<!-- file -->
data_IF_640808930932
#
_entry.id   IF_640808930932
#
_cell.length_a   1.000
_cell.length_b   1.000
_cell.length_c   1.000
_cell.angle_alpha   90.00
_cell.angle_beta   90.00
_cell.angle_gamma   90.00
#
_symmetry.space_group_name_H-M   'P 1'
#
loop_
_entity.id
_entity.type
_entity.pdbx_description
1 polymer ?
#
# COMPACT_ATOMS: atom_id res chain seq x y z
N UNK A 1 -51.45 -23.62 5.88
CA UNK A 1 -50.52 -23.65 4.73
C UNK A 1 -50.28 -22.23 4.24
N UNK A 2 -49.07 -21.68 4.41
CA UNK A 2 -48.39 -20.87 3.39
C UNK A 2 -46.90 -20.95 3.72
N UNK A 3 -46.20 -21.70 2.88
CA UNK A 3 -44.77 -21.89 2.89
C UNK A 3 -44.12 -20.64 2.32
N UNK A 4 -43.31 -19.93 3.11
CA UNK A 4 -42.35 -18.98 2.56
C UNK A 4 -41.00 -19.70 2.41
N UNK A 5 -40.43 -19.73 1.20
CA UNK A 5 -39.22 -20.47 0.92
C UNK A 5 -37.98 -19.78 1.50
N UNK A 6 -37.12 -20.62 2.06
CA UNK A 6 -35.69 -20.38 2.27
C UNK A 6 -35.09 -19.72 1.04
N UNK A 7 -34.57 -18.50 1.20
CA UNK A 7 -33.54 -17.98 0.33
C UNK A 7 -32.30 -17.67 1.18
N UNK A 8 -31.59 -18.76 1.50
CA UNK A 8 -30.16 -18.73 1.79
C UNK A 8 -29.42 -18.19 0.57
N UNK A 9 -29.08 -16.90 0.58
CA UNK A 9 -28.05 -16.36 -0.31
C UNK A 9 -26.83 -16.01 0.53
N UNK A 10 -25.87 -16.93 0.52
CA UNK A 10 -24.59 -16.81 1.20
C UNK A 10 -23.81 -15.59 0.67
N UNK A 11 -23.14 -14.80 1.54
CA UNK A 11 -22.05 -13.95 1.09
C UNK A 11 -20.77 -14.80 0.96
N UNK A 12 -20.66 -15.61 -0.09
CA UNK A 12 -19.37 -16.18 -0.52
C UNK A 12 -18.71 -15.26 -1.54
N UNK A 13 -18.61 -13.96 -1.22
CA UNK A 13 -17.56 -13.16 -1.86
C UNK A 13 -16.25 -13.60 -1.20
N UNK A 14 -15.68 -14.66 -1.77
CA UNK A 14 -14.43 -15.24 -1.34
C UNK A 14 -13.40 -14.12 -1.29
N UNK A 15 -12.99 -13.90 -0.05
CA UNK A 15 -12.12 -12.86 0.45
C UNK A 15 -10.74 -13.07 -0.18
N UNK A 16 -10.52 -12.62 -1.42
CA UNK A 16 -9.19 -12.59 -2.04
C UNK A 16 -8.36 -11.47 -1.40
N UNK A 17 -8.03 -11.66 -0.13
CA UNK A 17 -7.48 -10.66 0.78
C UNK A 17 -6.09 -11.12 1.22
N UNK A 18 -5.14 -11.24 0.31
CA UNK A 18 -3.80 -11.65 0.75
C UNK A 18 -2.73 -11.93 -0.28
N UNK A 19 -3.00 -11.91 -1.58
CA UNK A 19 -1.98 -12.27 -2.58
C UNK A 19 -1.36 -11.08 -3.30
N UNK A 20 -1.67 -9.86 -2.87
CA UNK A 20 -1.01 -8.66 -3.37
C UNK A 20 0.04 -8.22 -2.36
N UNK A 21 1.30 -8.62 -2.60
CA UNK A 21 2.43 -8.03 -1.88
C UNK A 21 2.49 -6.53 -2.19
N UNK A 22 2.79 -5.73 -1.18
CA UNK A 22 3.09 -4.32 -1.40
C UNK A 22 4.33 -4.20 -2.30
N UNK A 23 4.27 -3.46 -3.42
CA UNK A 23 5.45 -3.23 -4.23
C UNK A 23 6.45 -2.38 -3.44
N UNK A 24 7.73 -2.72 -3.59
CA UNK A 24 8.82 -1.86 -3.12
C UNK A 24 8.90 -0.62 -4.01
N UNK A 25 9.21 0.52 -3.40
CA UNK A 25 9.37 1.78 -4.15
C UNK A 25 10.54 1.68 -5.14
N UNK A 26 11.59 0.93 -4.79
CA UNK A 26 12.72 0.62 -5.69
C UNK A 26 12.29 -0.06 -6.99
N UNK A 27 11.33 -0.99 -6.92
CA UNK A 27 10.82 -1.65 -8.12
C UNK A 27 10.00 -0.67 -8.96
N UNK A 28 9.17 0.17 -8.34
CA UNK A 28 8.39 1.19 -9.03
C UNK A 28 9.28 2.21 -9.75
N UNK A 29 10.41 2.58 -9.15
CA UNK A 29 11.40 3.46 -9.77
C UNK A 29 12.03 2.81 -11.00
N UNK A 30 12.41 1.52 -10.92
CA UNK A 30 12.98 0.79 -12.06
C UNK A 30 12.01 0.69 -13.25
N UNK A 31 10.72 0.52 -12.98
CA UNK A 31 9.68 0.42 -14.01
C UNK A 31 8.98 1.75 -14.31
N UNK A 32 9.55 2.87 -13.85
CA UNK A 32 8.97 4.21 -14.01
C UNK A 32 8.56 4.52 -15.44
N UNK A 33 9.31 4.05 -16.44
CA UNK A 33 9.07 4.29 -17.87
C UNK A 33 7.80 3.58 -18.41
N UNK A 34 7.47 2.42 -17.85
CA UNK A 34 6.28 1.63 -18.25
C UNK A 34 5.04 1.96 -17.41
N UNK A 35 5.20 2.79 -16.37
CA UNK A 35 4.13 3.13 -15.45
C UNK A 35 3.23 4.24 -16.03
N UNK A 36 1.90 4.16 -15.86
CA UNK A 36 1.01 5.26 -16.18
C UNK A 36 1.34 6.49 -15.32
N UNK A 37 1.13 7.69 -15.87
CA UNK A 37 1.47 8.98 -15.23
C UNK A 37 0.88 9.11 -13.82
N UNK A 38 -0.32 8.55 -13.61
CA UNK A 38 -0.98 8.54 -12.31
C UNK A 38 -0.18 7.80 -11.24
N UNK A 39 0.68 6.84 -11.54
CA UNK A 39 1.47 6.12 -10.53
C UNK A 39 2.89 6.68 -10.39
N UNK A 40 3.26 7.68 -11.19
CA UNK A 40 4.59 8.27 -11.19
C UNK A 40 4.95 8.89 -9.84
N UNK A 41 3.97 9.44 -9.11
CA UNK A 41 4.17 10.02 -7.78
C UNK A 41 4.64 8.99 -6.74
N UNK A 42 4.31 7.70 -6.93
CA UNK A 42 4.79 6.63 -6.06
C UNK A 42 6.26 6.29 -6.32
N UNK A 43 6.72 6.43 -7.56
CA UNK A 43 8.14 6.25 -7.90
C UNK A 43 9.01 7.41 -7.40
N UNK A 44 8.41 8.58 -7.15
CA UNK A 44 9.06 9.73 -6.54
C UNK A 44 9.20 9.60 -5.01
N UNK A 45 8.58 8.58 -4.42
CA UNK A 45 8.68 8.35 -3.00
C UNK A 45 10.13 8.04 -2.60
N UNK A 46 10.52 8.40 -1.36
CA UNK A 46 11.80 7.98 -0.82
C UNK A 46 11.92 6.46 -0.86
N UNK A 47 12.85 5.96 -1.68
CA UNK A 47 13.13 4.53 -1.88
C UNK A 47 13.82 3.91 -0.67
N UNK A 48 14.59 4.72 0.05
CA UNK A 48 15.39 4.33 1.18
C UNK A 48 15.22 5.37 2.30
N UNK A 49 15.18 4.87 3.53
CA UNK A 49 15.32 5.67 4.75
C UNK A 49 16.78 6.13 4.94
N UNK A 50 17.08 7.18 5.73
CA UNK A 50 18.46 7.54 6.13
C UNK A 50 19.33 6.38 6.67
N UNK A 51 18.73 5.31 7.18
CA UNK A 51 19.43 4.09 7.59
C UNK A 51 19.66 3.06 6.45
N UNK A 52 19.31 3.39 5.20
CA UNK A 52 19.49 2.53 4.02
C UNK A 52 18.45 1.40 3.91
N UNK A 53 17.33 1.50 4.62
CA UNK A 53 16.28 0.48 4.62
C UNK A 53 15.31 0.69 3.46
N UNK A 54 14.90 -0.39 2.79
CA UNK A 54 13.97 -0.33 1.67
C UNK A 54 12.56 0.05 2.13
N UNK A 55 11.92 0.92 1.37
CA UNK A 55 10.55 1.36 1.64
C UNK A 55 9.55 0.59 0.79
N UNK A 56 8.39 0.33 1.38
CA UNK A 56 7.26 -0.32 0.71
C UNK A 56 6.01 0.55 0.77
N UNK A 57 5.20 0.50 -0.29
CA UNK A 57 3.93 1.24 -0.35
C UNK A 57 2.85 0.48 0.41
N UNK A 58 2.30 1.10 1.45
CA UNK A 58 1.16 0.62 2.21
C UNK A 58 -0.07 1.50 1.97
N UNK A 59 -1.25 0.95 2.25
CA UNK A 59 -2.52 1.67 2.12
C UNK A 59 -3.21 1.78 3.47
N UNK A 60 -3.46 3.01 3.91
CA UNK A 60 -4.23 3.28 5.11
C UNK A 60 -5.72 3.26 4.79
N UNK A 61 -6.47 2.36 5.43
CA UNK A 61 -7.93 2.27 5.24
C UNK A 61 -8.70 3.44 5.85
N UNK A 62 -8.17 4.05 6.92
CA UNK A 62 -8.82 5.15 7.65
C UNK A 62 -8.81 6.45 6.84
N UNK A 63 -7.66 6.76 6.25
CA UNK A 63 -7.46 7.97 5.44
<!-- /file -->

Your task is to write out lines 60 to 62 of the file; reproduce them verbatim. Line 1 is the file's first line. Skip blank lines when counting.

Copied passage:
N UNK A 14 -15.68 -14.66 -1.77
CA UNK A 14 -14.43 -15.24 -1.34
C UNK A 14 -13.40 -14.12 -1.29